Nineteen year old Instagram sensation Essena O’Neill dramatically quit social media last week. In a video posted on her Youtube channel she unleashed a barrage of vitriol against the ‘fake’ world of social media and sponsored advertisements. On Instagram she re-captioned all her posts to reflect the ‘reality’ behind each photo. A picture of her smiling at the camera reads ‘NOT REAL LIFE- took over 100 in similar poses trying to make my stomach look good. Would have hardly eaten that day. Would have yelled at my little sister…’. The video stirred up widespread debate on personal brands, advertising, underage modelling and the effects of social media on the mental health of young people. So is social media to blame for this breakdown? Is Instagram really causing teenage insecurities?
Social media has increasingly caused concern for the potentially damaging impact which it can have on teenager’s mental health, in a similar vein to how glossy magazines have consistently been accused of causing anxiety amongst teenage girls to be thin and glamorous. Anorexia is not something you catch from looking at models though, it is a mental illness – it is centuries old. In her video Essena talks about how she would Google the size of models thighs and waists to push herself to shrink down. She thought if she could look like one of those models she would be happy. These feelings have been true of teenagers for decades, not just the last ten years.
Teenagers often feel insecure – it’s not new. Essena’s breakdown could have happened in a different way had she not had an Instagram account – we’ll never know and we wouldn’t have known about it had she not had access to social media. So before we bash Instagram and blame Facebook for these insecurities, it is important to remember that those insecurities existed before they were invented. It is not social media causing these anxieties; we just need to be better at using it.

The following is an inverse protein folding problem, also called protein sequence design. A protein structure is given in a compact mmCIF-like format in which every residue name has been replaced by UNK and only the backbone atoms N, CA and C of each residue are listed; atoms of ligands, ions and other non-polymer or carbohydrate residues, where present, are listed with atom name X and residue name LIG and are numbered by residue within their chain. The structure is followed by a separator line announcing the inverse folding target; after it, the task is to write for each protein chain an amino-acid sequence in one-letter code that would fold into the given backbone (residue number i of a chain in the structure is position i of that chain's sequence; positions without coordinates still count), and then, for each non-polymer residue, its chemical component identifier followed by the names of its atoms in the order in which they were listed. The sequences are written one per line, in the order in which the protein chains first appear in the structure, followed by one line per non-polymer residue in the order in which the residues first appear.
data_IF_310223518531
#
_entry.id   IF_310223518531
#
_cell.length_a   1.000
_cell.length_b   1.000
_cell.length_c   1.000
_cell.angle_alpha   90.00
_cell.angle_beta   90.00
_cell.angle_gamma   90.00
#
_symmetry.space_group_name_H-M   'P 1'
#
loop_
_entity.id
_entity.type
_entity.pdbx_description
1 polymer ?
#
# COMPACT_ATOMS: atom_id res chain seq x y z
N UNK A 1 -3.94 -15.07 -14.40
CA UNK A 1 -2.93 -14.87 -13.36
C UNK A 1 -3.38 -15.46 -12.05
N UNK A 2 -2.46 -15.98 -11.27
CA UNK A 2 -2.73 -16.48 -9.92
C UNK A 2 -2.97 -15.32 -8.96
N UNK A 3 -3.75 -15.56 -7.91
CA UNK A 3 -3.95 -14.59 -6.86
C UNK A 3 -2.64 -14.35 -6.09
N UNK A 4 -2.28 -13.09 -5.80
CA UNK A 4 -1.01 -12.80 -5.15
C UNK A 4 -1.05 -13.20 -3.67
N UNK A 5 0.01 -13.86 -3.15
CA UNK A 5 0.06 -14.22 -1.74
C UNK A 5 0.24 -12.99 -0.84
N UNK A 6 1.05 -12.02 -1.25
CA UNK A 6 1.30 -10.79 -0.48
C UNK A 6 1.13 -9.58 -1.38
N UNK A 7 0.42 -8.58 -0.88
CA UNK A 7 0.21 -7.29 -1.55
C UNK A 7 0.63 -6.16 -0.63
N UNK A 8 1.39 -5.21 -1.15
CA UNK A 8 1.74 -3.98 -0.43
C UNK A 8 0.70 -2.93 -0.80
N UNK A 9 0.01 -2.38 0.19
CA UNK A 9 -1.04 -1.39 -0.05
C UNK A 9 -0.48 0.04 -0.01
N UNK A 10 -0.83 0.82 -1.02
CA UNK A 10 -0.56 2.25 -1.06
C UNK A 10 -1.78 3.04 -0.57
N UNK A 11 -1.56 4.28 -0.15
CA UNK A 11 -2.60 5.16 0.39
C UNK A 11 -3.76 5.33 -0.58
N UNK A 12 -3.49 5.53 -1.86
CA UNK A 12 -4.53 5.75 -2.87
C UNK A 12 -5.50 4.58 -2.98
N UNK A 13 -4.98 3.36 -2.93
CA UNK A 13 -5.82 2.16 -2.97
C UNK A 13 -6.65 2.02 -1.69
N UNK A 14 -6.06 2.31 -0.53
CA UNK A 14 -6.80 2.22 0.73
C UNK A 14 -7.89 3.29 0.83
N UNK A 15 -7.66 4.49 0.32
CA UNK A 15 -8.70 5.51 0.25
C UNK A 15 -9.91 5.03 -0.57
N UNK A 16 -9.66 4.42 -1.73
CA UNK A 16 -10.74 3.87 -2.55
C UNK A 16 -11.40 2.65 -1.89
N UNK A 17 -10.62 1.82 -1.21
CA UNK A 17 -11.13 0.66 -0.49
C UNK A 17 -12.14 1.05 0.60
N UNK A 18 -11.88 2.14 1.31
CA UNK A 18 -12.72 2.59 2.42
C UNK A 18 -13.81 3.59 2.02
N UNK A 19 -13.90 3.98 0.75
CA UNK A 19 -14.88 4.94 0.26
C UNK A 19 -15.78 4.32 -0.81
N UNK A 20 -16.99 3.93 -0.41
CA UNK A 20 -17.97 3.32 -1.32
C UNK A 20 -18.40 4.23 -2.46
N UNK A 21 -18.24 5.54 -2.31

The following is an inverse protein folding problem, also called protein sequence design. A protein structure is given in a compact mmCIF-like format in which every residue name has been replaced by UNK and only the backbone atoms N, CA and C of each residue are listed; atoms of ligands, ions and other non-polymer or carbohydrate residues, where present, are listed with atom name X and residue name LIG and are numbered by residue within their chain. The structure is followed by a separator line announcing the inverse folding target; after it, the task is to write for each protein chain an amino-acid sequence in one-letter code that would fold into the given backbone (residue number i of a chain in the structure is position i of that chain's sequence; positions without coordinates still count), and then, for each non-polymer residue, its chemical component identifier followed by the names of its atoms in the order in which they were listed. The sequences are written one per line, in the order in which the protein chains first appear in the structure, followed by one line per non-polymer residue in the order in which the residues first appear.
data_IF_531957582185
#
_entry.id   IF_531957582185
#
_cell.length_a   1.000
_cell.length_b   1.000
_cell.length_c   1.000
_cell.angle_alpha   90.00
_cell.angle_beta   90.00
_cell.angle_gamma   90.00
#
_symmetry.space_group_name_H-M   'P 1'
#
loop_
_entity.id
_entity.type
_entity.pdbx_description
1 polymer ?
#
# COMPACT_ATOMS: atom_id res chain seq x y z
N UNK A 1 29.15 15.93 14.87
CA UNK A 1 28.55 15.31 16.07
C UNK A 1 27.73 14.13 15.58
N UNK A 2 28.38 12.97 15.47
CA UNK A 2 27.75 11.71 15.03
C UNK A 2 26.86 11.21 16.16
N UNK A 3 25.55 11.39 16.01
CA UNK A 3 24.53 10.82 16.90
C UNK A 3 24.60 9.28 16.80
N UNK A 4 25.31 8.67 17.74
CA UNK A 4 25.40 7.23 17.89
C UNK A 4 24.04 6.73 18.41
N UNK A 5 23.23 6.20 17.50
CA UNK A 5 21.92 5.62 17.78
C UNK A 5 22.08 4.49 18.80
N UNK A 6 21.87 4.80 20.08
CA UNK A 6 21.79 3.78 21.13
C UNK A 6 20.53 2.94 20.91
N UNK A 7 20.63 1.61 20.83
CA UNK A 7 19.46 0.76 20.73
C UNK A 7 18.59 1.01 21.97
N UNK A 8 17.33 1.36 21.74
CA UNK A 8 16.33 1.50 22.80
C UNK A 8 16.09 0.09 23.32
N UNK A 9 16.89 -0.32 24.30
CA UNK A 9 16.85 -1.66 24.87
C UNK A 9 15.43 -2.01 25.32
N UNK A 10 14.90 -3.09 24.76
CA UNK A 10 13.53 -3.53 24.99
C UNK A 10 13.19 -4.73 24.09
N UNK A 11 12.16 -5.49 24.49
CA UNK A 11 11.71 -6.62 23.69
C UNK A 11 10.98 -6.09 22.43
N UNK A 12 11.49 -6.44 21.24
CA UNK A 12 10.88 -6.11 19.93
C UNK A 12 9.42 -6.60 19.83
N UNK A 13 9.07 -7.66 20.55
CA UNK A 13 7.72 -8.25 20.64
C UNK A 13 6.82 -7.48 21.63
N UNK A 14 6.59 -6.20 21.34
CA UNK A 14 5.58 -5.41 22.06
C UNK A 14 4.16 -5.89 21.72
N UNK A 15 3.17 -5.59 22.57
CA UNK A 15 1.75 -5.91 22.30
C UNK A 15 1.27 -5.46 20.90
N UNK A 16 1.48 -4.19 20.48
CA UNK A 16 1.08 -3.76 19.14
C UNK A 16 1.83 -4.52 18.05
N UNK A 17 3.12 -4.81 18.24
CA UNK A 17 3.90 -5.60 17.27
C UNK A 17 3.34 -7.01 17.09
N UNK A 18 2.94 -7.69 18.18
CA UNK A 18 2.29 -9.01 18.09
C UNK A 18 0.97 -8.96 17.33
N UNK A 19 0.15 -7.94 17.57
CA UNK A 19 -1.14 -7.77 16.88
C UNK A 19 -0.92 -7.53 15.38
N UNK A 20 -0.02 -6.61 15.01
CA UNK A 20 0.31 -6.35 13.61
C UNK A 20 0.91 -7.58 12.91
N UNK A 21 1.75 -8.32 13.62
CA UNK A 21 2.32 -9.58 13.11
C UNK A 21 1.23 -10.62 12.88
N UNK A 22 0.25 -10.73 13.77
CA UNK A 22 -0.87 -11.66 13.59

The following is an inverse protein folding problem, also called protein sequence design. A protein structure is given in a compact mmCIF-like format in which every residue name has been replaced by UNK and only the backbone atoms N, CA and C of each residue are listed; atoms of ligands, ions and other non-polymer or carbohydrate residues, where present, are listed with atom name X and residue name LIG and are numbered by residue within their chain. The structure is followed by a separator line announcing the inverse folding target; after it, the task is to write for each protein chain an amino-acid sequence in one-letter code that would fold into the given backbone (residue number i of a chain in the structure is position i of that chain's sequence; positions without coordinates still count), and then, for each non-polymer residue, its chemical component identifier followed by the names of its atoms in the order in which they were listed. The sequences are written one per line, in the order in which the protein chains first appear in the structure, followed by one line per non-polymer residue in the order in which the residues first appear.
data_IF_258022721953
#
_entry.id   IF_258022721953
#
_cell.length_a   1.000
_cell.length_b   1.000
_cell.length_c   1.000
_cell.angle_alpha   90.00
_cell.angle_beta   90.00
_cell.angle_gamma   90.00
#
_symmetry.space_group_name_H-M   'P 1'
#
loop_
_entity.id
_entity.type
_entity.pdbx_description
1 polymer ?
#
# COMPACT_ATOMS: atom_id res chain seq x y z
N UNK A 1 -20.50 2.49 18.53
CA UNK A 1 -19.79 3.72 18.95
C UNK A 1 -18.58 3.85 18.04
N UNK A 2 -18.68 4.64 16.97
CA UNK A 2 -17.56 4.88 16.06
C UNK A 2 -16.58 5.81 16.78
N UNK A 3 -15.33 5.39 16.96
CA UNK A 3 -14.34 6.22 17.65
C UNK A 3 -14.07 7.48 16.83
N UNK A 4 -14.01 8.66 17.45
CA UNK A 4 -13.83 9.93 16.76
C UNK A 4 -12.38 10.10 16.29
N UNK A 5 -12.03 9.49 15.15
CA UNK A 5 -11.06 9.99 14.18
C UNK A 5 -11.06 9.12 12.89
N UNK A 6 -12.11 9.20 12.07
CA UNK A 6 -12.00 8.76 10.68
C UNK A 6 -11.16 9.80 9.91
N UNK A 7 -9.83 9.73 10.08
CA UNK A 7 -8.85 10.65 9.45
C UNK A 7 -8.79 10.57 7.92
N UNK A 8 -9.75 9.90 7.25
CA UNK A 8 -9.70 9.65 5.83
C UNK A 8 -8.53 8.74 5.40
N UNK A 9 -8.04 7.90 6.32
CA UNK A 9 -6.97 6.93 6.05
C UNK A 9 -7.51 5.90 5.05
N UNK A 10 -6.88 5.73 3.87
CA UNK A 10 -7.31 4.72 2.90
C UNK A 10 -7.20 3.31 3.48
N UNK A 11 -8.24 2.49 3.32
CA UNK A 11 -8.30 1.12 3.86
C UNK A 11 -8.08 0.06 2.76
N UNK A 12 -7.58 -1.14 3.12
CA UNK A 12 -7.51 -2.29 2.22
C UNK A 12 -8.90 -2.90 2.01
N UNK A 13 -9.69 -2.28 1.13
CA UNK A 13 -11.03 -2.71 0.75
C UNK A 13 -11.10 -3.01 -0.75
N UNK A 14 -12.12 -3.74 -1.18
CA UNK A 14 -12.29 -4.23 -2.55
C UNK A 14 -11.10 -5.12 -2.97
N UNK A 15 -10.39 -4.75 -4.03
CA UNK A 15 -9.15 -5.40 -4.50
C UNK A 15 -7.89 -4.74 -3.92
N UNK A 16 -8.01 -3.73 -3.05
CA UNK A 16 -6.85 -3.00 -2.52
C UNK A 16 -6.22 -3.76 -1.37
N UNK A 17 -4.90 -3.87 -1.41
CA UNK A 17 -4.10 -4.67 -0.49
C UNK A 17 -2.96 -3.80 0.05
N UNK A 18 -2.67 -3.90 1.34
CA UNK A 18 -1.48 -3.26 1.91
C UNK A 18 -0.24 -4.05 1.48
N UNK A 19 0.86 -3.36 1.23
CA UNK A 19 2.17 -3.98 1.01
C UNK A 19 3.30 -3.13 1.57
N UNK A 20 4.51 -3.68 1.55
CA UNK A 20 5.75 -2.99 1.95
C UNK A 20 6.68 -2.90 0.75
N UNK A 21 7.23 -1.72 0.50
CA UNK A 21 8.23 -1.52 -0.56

Teenagers will always be susceptible to peer-pressure, feeling judged, and concerned about their looks. For a social media ‘personality’ or ‘brand’ like Essena I can see why she became hooked on the validation she got from these sites – the likes and lovely comments are addictive. Anyone would enjoy it, particularly a vulnerable teenage girl looking for approval and recognition. Essena was too young to appreciate this for what it was though — fake. Social media can make you very unhappy (encourages life comparisons, FOMO etc) but equally it can be amazing (Earthpix for example). Essena was brave to post the video and she is impressively good at gaining followers. She speaks for a generation of young people who are growing up on these sites, but her concerns and anxiety are normal for someone her age. She has done the right thing to leave social media completely for now and I hope she’s okay. Perhaps one day she will return to it; after all, no-one should be without their daily dose of the Fat Jewish. Social media doesn’t help with anxiety (and will probably make it worse if you let it) but it is not the cause.